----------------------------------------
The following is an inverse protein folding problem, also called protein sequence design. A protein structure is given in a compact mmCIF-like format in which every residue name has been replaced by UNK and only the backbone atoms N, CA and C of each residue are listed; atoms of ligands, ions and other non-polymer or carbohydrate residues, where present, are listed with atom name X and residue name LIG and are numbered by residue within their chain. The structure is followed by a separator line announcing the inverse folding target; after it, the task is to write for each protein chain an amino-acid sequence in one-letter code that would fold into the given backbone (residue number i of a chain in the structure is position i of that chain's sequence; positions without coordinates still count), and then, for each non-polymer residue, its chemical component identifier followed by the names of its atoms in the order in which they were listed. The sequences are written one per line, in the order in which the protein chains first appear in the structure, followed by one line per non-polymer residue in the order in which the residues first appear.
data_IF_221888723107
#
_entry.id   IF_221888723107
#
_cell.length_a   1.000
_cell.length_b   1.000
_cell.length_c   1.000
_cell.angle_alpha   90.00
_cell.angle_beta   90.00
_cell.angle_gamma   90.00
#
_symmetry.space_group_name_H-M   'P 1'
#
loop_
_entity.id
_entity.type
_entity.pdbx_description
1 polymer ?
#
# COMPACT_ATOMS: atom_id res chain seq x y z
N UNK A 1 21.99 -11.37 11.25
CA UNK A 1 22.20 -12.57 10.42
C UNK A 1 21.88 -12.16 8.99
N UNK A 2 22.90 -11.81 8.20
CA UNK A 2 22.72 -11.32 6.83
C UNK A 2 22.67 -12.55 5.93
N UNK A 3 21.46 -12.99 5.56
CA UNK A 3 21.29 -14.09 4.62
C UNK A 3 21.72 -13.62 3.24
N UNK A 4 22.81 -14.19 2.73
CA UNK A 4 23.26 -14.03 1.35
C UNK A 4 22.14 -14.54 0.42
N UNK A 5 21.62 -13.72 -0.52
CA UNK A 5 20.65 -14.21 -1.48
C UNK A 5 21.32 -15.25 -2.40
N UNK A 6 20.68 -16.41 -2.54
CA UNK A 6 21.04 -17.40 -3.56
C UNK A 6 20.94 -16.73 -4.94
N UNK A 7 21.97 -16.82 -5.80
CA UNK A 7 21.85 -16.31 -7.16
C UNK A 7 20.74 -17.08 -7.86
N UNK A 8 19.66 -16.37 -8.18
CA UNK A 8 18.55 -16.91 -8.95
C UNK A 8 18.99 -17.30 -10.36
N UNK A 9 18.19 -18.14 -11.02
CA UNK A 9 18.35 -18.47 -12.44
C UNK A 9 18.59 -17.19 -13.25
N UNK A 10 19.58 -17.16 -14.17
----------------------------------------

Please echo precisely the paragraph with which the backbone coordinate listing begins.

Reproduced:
The following is an inverse protein folding problem, also called protein sequence design. A protein structure is given in a compact mmCIF-like format in which every residue name has been replaced by UNK and only the backbone atoms N, CA and C of each residue are listed; atoms of ligands, ions and other non-polymer or carbohydrate residues, where present, are listed with atom name X and residue name LIG and are numbered by residue within their chain. The structure is followed by a separator line announcing the inverse folding target; after it, the task is to write for each protein chain an amino-acid sequence in one-letter code that would fold into the given backbone (residue number i of a chain in the structure is position i of that chain's sequence; positions without coordinates still count), and then, for each non-polymer residue, its chemical component identifier followed by the names of its atoms in the order in which they were listed. The sequences are written one per line, in the order in which the protein chains first appear in the structure, followed by one line per non-polymer residue in the order in which the residues first appear.